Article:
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Sunday, May 19, 2013
Did you know that, in the past 20 years, the death rate due to diabetes has increased by 45% and is the 7th leading cause of death, while the death rates due to cardiovascular disease, stroke, and cancer have decreased? The prevalence of diabetes in the American population has increased significantly to its rate of nearly 8%, with an additional 19% of the population having pre-diabetes, according to the Center for Disease Control's most current reports (June 2008).
Although the Diabetes Food Pyramid uses the former graphic of the USDA pyramid, it clearly conveys the message that persons with diabetes should include a variety of nutrient-dense, low fat foods in their diet. An individualized lifestyle plan is recommended, with an appropriate balance of food and physical activity for the management of diabetes and its complications, such as cardiovascular disease. Weight management is essential since type 2 diabetes, the most common form of diabetes, can be prevented or delayed through weight control.
Yes, to maintain normal levels of blood glucose, it's important to eat at regular intervals. Since carbohydrates have the largest impact on blood glucose levels, carbohydrate-containing foods should be distributed throughout the day. Persons using insulin must coordinate their injections with food intake and adjust their dosages to the amount of carbohydrate consumed. Carbohydrate counting is a simple method of planning meals used by health care professionals. Based on your daily caloric needs, you are given a carbohydrate allowance for the day, divided into meals and snacks. You then select carbohydrate-rich foods, such as grains, fruits, starchy vegetables, and milk, in specific portions to fit your prescribed meal plan.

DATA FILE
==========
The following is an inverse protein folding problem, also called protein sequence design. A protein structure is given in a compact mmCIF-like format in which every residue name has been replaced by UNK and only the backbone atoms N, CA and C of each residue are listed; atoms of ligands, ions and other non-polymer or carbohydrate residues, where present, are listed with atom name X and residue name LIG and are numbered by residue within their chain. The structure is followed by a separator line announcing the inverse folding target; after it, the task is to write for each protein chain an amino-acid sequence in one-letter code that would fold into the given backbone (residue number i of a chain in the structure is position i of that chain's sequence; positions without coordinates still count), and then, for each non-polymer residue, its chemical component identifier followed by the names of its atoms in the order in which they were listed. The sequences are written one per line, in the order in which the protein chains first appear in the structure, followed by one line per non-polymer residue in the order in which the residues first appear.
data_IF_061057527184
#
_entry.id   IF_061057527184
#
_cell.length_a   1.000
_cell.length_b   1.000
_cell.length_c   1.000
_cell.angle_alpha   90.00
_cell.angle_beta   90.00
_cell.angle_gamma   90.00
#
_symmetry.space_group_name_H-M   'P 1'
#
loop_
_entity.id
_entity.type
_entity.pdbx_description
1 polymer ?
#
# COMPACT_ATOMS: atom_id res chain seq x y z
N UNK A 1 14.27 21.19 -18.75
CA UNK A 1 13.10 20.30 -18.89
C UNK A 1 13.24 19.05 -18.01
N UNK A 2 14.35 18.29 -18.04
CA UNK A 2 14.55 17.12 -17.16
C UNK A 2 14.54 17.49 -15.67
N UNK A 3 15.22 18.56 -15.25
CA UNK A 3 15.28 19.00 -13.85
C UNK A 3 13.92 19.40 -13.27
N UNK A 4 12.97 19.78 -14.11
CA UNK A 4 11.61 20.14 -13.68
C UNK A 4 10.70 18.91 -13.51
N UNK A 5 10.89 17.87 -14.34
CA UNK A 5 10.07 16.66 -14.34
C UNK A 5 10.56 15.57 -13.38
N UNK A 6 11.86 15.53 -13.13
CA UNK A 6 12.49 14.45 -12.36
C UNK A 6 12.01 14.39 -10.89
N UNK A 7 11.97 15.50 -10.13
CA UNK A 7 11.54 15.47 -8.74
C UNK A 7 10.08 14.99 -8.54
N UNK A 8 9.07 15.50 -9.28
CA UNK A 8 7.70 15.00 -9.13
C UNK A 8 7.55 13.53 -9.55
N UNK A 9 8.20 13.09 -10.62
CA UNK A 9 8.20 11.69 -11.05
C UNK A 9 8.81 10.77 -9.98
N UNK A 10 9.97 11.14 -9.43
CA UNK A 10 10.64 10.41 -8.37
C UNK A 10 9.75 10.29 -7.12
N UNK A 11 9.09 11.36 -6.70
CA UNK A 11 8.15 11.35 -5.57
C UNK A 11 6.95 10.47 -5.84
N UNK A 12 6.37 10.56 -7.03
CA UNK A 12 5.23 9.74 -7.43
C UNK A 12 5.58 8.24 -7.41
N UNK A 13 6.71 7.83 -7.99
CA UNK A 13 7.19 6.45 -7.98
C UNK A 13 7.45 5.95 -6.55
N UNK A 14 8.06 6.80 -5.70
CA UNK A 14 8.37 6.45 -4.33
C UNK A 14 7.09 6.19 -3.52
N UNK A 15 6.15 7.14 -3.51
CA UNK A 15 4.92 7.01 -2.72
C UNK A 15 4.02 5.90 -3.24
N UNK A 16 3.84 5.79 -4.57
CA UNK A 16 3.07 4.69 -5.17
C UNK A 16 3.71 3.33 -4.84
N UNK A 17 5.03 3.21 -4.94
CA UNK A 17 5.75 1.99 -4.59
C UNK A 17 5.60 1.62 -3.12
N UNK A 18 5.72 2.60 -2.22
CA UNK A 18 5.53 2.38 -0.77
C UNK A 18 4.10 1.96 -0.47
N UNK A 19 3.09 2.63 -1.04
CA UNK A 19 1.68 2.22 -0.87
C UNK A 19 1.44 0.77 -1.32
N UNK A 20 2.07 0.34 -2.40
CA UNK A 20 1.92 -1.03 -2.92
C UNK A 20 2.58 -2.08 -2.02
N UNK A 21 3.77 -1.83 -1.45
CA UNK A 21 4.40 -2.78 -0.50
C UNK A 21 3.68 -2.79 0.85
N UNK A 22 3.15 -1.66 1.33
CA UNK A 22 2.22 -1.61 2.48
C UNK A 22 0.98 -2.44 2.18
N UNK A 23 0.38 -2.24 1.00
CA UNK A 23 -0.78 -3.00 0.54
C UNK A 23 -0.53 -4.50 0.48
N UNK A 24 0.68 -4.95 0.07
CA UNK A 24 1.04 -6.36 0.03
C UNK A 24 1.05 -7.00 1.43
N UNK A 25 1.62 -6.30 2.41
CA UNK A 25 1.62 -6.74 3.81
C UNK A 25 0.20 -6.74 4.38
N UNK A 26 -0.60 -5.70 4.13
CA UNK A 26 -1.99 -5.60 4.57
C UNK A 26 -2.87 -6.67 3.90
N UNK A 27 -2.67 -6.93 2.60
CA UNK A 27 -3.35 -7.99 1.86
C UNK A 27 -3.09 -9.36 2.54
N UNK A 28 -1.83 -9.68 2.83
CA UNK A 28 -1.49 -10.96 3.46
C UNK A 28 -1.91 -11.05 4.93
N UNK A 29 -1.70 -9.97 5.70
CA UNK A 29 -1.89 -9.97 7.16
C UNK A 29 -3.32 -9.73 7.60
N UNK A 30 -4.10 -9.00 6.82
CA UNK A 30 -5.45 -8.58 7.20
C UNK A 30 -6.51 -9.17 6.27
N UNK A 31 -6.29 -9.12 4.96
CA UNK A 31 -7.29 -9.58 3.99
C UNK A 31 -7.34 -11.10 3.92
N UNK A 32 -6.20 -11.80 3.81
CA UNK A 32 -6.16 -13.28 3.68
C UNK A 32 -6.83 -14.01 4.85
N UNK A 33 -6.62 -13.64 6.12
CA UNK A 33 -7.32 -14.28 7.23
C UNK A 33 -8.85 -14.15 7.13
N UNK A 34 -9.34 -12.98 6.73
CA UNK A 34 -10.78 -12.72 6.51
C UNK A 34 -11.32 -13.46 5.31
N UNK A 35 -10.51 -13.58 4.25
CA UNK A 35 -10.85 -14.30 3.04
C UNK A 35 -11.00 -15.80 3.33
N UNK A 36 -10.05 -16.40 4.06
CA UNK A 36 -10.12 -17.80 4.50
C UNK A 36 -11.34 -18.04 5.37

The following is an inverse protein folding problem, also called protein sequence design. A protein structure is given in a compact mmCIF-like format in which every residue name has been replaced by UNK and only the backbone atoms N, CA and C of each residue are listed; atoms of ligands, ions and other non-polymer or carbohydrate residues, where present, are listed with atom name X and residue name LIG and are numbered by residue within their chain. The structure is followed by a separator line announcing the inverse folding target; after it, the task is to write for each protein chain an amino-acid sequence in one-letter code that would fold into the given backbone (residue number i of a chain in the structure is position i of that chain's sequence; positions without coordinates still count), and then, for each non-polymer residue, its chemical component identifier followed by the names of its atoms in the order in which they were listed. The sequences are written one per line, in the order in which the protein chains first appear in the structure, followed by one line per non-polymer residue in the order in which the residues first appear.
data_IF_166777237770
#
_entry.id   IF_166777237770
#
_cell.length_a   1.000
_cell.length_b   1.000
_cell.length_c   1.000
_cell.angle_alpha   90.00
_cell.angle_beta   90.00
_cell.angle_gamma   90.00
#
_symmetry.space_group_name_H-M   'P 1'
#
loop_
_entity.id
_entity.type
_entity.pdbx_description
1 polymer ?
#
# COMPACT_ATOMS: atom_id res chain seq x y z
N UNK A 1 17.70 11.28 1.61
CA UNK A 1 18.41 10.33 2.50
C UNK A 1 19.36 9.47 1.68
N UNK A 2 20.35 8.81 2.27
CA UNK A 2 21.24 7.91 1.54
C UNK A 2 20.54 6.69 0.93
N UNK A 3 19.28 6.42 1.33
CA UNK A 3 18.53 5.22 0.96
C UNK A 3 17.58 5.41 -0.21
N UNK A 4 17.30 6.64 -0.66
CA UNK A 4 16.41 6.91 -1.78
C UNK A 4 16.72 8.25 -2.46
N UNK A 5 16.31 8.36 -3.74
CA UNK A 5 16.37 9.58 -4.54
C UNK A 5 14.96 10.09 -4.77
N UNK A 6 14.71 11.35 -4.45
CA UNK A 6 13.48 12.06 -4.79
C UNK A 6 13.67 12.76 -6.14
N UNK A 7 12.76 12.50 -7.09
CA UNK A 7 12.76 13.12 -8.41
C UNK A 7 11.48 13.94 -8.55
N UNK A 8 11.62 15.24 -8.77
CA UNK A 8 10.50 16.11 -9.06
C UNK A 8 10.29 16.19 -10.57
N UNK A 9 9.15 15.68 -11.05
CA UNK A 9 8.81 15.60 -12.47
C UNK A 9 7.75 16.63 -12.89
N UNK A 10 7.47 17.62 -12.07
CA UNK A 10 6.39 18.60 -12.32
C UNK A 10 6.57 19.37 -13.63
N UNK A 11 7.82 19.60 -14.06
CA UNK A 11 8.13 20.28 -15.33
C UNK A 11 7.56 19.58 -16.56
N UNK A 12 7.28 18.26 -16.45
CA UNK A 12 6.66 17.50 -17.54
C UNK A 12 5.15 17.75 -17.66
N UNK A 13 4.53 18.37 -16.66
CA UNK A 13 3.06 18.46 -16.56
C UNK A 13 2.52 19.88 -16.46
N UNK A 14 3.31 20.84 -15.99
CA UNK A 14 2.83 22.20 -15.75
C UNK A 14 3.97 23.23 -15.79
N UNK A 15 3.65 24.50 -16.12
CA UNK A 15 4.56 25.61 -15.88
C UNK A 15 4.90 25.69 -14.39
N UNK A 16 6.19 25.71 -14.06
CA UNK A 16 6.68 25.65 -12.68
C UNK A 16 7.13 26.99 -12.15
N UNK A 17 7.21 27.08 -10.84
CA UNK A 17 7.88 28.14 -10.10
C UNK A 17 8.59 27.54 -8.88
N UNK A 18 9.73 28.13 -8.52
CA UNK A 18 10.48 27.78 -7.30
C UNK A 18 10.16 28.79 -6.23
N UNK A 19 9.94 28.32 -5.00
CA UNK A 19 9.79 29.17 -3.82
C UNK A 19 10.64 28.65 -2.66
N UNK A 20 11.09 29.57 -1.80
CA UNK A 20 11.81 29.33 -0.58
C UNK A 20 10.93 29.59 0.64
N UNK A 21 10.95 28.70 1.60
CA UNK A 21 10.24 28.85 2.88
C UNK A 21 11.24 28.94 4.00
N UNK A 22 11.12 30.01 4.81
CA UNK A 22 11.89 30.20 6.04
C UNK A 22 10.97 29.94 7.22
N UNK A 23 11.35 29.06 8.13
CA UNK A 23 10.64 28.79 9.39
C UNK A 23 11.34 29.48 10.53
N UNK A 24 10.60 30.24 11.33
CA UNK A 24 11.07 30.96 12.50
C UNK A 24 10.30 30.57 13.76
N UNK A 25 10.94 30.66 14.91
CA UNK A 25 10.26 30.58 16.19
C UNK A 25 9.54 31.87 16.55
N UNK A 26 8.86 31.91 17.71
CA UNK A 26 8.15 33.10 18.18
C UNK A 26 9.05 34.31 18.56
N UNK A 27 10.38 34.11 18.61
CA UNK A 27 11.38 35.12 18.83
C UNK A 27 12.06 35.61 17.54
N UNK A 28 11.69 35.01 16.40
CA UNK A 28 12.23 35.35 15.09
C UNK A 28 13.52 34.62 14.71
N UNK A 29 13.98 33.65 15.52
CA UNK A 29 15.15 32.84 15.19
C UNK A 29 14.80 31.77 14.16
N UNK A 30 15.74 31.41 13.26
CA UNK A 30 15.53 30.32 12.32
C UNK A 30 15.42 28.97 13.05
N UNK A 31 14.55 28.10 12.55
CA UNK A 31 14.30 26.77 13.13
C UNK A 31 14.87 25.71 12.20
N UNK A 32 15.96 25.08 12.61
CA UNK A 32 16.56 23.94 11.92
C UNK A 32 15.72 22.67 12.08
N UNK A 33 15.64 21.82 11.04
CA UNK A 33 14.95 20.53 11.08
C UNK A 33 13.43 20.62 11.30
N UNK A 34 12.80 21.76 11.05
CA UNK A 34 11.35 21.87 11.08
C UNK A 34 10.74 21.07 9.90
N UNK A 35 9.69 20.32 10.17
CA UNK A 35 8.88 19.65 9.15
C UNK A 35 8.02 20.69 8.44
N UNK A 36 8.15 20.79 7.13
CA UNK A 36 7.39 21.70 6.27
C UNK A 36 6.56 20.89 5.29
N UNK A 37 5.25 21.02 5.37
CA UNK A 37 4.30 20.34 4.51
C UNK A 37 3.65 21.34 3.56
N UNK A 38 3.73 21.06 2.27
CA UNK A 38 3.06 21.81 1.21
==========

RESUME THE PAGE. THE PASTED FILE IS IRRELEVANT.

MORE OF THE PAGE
No, the recommendations for carbohydrate, protein, and fat for persons with diabetes are the same as those for all healthy Americans. In the past, persons with diabetes were told to completely avoid all sugary foods. Today, we know that the amount of carbohydrate is the most important influence on blood glucose levels. So, to control blood glucose while still having an occasional sweet, you can
Remember that a certified diabetes educator or registered dietitian can help you develop a tailored diet plan that meets your nutrient needs and your food preferences. For more information, visit the American Diabetes Association website.
This article originally appeared in Nutri-bytes (November 2007), a service of the University of Cincinnati College of Nursing and was adapted for use on NetWellness with permission.
Last Reviewed: Nov 03, 2008
Bonnie J Brehm, PhD, RD
Professor of Nursing
College of Nursing
University of Cincinnati